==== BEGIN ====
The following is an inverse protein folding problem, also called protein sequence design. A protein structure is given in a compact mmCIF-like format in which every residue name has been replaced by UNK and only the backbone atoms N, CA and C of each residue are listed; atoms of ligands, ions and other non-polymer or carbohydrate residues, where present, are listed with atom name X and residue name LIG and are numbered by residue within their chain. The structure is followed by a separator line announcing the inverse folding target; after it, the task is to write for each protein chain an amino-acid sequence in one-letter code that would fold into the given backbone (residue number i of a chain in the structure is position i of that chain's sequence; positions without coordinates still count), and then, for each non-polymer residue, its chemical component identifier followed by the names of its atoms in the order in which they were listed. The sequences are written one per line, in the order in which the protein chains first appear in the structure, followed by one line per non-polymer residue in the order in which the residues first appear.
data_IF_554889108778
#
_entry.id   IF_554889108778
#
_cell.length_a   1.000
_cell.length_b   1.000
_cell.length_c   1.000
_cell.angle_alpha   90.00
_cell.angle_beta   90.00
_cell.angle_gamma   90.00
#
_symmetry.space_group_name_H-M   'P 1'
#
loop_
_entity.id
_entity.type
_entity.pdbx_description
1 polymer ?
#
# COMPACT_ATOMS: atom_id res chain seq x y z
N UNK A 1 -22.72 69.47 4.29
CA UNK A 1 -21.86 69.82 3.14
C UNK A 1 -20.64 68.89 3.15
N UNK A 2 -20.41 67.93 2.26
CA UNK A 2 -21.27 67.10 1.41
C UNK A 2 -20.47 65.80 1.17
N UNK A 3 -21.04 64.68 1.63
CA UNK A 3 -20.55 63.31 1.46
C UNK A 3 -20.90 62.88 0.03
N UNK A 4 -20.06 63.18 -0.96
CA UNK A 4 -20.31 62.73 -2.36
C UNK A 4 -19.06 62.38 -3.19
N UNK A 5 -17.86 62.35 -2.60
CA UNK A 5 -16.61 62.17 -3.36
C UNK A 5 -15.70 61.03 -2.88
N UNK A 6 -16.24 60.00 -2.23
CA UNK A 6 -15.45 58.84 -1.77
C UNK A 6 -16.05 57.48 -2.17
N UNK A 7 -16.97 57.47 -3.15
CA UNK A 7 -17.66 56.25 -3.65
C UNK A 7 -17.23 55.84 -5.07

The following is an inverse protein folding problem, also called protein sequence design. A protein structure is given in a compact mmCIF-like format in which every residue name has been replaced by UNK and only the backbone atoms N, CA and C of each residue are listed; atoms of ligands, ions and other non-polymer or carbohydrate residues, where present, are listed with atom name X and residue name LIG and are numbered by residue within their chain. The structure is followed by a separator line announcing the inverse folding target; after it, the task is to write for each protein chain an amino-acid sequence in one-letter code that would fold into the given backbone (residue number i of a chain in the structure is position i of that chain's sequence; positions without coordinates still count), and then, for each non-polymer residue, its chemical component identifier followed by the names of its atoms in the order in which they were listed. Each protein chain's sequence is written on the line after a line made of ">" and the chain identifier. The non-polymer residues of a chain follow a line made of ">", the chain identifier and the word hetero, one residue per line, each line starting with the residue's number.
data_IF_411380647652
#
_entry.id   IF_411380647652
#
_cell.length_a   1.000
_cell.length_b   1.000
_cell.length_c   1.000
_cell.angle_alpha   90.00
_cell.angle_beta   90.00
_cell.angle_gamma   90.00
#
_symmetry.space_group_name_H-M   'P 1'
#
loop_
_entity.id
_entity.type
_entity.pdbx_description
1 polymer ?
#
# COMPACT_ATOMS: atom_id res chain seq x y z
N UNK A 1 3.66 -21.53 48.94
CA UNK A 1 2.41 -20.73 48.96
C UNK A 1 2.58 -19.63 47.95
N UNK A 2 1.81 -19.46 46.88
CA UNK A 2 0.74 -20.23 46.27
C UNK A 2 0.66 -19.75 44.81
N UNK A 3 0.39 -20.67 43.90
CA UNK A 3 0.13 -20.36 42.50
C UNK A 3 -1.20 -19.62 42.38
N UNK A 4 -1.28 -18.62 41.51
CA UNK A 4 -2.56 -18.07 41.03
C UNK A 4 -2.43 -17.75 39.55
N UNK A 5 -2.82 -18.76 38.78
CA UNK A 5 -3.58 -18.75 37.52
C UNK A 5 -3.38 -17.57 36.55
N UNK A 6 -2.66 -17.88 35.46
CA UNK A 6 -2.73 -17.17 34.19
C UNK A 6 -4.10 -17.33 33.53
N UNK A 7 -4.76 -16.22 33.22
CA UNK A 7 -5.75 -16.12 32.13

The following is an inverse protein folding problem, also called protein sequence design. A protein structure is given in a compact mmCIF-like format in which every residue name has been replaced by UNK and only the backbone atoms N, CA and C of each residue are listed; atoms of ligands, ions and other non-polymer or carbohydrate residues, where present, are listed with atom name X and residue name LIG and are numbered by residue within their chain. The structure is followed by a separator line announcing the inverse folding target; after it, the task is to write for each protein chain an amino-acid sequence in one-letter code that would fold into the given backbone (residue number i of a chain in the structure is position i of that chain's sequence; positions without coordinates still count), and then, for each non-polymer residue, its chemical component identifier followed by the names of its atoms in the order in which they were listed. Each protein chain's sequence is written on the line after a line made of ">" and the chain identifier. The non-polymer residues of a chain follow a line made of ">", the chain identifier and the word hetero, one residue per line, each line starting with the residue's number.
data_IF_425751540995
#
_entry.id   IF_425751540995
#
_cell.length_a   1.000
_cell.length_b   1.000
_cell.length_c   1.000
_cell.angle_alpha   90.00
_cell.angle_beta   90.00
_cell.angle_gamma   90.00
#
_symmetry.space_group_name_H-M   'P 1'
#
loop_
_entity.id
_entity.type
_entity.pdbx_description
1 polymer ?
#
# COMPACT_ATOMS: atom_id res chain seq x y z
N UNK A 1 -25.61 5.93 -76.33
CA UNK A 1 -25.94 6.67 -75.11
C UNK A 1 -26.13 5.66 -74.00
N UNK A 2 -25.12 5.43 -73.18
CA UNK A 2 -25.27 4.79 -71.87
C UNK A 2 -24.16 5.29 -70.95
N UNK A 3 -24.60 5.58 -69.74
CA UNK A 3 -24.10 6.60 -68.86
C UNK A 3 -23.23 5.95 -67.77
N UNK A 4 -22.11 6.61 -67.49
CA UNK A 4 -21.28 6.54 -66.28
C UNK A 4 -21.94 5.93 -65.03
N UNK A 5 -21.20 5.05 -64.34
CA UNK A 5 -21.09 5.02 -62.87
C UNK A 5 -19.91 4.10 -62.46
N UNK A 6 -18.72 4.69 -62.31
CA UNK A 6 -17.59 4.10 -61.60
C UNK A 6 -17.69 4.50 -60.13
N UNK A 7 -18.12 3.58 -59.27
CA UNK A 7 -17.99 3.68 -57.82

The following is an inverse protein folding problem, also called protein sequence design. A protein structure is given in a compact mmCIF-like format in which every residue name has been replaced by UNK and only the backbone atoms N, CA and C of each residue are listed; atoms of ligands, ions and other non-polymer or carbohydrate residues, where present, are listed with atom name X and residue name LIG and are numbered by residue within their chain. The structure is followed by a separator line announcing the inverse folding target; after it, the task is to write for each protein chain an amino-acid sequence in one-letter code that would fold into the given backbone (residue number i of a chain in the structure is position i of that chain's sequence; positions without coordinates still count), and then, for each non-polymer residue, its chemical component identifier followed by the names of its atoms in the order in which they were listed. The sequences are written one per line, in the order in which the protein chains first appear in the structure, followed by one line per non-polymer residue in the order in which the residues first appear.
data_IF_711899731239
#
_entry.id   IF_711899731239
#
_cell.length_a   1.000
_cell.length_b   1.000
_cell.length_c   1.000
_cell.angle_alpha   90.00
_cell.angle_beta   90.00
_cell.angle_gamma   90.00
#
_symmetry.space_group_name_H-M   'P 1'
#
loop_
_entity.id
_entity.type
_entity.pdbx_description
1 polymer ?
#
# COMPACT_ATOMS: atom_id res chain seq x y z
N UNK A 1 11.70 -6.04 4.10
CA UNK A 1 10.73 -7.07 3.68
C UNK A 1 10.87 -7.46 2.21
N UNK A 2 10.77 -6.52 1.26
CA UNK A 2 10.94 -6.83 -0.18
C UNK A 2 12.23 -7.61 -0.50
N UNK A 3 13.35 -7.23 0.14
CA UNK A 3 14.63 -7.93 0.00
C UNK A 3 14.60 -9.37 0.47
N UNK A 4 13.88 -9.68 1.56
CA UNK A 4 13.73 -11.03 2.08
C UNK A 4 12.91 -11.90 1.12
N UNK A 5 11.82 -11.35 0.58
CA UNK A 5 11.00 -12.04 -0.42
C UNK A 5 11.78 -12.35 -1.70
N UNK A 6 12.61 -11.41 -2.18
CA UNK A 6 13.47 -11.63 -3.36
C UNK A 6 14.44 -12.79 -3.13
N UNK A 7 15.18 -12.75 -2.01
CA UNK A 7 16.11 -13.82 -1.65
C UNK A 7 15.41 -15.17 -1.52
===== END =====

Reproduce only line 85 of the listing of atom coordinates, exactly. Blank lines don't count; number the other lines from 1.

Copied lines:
data_IF_425751540995